The implications are obvious. Constantinos’ team only take samples from volunteers who sign consent forms – but why not take samples from everyone, the whole population? Could there be routine screening in the future, maybe in childhood? “Oh yeah,” he replies. “Oh yeah, we’re getting there.” Right now, “there aren’t that many markers verified that it would be worth screening everybody”; you can still do it – he’s happy to offer advice to readers who want to be screened – but diabetes, for instance, still doesn’t have generally accepted biomarkers which can be routinely tested. “This is going to happen soon, though. Things are changing, and they’re changing quickly. In the next few years, we will see many genetic biomarkers that you can detect by general testing”. By the time his own three kids are middle-aged (the eldest is now 29), every child might come with his or her genetic roadmap, identifying inherited mutations and possible trouble spots.

Constantinos in his school days
Constantinos in his school days

A brave new world, indeed – but it comes with ethical challenges. Last December, for instance, scientists discovered a gene called DCC (inevitably dubbed the ‘teen gene’) which, if altered, can greatly increase the risk of developing mental illness in adolescence. Some psychiatrists have already called for teenagers to be screened as a matter of course, so those at risk can be identified early. There’s a huge public interest in protecting vulnerable teens, or at least keeping an eye on them – but what happens to those teenagers years later, when they try to get a job and their employer sees that they once tested positive for a risk of mental illness?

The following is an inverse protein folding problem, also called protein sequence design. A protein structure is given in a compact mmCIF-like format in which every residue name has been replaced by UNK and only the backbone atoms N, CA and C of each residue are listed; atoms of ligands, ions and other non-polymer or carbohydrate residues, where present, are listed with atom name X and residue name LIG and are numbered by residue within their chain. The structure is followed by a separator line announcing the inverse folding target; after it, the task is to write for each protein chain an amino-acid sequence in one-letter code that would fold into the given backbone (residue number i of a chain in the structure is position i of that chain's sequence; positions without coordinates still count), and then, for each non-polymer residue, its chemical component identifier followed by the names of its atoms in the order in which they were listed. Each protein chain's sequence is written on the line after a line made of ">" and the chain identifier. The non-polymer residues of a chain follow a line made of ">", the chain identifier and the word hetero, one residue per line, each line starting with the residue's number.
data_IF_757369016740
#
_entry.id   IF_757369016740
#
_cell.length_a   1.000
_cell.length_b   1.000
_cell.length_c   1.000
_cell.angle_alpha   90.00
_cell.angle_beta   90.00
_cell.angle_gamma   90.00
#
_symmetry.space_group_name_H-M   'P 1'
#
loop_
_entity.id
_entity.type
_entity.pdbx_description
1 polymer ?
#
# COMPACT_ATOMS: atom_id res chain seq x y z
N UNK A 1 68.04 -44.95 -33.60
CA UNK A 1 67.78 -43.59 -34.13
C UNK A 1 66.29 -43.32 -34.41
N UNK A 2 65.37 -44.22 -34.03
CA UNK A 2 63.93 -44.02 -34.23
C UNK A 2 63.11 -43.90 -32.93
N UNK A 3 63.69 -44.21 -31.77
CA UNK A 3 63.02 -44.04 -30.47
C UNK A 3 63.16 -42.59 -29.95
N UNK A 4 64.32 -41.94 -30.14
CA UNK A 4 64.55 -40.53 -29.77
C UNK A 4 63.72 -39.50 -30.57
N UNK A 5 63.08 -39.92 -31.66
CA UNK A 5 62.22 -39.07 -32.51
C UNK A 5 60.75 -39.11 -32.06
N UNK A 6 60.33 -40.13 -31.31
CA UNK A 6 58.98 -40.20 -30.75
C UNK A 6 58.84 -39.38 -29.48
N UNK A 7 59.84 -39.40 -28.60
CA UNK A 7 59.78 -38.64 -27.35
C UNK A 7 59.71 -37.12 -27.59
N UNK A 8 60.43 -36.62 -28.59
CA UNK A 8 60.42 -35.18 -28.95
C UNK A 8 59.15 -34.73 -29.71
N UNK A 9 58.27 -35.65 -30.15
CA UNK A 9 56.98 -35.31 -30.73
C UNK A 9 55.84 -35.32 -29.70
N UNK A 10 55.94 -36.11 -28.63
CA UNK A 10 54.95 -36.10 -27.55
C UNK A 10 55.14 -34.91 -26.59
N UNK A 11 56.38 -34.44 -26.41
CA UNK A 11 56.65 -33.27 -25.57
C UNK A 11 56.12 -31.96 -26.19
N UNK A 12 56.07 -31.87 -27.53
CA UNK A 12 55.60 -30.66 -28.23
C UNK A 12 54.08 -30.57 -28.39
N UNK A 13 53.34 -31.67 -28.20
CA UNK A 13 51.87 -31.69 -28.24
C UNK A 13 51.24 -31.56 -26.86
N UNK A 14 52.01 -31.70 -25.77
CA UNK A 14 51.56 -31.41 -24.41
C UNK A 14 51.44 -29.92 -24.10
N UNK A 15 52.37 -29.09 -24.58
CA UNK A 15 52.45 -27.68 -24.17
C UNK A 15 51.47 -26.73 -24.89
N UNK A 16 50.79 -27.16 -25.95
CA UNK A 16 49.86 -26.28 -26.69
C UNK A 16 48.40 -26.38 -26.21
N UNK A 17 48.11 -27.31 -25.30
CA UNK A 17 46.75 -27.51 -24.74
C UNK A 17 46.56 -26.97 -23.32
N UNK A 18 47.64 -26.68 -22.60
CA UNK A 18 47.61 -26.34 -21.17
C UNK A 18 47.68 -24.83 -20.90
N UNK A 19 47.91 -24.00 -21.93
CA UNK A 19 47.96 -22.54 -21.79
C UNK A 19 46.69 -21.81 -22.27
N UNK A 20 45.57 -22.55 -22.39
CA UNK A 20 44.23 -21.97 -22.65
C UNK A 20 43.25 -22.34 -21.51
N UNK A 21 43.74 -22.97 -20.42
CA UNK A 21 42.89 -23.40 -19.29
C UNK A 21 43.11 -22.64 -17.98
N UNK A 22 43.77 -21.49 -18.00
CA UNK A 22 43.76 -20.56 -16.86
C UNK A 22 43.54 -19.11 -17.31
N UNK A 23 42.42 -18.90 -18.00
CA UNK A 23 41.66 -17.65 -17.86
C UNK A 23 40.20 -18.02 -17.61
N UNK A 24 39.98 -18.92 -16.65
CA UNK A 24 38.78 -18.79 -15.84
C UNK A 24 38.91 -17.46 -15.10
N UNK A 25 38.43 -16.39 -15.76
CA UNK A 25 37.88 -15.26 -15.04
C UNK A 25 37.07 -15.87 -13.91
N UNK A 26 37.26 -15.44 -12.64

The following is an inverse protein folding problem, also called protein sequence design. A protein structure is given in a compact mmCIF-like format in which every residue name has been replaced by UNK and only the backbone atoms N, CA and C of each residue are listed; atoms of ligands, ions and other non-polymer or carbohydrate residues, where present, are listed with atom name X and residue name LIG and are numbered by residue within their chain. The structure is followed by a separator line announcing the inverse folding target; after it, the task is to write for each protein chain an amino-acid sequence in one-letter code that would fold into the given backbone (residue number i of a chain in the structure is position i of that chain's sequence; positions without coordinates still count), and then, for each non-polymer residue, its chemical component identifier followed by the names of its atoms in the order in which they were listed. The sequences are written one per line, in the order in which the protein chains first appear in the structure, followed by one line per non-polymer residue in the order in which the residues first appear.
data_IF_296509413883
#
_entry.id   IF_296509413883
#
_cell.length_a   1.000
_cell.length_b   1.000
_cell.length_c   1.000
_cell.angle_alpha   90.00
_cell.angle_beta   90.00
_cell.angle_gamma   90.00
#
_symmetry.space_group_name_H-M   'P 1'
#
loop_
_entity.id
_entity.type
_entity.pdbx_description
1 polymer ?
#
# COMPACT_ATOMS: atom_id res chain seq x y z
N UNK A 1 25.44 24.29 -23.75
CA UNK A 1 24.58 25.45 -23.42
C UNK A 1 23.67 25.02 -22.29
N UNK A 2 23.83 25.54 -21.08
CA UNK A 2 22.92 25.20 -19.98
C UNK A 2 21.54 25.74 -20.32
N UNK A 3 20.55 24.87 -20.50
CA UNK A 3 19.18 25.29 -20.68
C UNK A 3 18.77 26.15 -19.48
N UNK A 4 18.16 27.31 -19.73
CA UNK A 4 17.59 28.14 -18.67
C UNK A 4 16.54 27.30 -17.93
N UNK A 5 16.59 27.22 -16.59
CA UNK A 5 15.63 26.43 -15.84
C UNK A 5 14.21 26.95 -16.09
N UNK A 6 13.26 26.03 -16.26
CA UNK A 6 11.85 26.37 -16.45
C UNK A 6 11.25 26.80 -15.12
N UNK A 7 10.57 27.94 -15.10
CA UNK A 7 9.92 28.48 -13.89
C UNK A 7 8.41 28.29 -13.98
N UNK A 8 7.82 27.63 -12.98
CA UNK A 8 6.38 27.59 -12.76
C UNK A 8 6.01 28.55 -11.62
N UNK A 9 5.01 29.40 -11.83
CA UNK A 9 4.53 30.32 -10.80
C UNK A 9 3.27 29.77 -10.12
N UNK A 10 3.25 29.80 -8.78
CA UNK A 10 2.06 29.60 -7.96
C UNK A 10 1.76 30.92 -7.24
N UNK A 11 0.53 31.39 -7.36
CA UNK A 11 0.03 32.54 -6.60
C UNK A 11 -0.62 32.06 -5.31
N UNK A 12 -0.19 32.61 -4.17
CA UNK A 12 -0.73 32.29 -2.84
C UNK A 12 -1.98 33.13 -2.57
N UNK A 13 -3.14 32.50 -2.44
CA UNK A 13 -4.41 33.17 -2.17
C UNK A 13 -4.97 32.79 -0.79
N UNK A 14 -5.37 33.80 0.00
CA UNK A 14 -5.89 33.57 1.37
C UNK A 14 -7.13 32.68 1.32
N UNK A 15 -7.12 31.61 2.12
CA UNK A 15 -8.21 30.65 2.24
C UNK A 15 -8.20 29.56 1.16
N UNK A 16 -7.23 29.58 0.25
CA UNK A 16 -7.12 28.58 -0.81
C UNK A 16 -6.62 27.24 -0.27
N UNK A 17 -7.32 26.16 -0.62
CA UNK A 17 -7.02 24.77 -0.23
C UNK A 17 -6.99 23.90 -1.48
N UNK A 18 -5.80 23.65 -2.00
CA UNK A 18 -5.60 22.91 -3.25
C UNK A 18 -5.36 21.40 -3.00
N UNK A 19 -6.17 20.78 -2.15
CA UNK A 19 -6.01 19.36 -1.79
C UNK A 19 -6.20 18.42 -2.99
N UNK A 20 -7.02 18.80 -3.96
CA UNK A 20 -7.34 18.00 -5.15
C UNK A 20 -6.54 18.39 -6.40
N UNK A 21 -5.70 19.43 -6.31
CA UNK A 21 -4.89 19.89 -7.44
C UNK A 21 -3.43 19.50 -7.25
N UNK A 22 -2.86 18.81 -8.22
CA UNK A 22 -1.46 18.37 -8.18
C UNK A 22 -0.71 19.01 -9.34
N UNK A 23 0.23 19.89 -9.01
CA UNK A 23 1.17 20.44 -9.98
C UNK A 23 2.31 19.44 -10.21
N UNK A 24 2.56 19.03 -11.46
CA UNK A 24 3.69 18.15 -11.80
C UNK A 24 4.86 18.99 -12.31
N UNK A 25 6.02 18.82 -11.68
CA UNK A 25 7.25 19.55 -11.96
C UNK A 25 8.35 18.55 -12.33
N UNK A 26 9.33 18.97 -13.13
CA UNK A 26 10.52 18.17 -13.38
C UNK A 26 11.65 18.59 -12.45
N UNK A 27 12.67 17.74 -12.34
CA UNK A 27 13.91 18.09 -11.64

“OK, fair enough,” says Constantinos when I put the question. “We have to deal with this somehow. But this is the science”. Obviously, he adds, all genetic information would be kept confidential, and not made available to insurance companies or prospective employers.

Obviously. But records can be hacked.

“OK, we have to find ways to get around that. And the solution is not to stop testing and research.”

So, as a scientist, he’s focused purely on the science?

“No, we focus on everything. We are deeply concerned about the ethics issues. But we have to find a way to deal with it.”

His tone remains amiable, but I notice that his arms are tightly folded. A tinge of defensiveness is probably inevitable when we talk about these things – if only because he spends so much time doing them. He seems very busy, I note politely. “I am. But every person in my position is very busy, believe me. If someone is determined to get things done – and get things done right, not just adequately – you have to spend the time, nothing comes easy.”

How many hours does he work?